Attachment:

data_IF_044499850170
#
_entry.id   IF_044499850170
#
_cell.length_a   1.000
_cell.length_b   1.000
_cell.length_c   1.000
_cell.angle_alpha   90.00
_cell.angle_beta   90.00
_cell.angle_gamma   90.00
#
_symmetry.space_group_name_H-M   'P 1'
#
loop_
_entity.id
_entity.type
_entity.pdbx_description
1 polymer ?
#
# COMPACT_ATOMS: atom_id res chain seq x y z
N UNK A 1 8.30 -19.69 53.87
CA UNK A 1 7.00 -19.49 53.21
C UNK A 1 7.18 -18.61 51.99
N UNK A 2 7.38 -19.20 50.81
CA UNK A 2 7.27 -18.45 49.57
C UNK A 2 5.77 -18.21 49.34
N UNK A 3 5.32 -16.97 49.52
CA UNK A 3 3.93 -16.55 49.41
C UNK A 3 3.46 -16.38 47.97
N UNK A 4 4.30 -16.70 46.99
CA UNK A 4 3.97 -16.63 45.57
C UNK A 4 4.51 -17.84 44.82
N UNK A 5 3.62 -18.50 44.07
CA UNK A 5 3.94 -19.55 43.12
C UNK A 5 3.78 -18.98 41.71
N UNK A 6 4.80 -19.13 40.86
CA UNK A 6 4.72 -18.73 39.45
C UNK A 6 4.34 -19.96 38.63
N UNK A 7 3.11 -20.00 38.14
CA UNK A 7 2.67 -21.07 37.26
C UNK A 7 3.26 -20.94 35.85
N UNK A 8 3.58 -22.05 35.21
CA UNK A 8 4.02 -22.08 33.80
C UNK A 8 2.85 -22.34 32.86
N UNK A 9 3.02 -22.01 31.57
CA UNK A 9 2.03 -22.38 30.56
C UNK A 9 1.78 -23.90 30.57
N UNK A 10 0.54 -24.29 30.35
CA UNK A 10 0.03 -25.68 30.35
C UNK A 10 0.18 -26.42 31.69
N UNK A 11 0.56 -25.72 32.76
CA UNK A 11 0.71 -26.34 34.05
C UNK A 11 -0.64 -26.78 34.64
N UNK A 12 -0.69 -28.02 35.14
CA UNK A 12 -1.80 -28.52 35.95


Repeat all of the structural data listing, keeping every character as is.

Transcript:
data_IF_044499850170
#
_entry.id   IF_044499850170
#
_cell.length_a   1.000
_cell.length_b   1.000
_cell.length_c   1.000
_cell.angle_alpha   90.00
_cell.angle_beta   90.00
_cell.angle_gamma   90.00
#
_symmetry.space_group_name_H-M   'P 1'
#
loop_
_entity.id
_entity.type
_entity.pdbx_description
1 polymer ?
#
# COMPACT_ATOMS: atom_id res chain seq x y z
N UNK A 1 8.30 -19.69 53.87
CA UNK A 1 7.00 -19.49 53.21
C UNK A 1 7.18 -18.61 51.99
N UNK A 2 7.38 -19.20 50.81
CA UNK A 2 7.27 -18.45 49.57
C UNK A 2 5.77 -18.21 49.34
N UNK A 3 5.32 -16.97 49.52
CA UNK A 3 3.93 -16.55 49.41
C UNK A 3 3.46 -16.38 47.97
N UNK A 4 4.30 -16.70 46.99
CA UNK A 4 3.97 -16.63 45.57
C UNK A 4 4.51 -17.84 44.82
N UNK A 5 3.62 -18.50 44.07
CA UNK A 5 3.94 -19.55 43.12
C UNK A 5 3.78 -18.98 41.71
N UNK A 6 4.80 -19.13 40.86
CA UNK A 6 4.72 -18.73 39.45
C UNK A 6 4.34 -19.96 38.63
N UNK A 7 3.11 -20.00 38.14
CA UNK A 7 2.67 -21.07 37.26
C UNK A 7 3.26 -20.94 35.85
N UNK A 8 3.58 -22.05 35.21
CA UNK A 8 4.02 -22.08 33.80
C UNK A 8 2.85 -22.34 32.86
N UNK A 9 3.02 -22.01 31.57
CA UNK A 9 2.03 -22.38 30.56
C UNK A 9 1.78 -23.90 30.57
N UNK A 10 0.54 -24.29 30.35
CA UNK A 10 0.03 -25.68 30.35
C UNK A 10 0.18 -26.42 31.69
N UNK A 11 0.56 -25.72 32.76
CA UNK A 11 0.71 -26.34 34.05
C UNK A 11 -0.64 -26.78 34.64
N UNK A 12 -0.69 -28.02 35.14
CA UNK A 12 -1.80 -28.52 35.95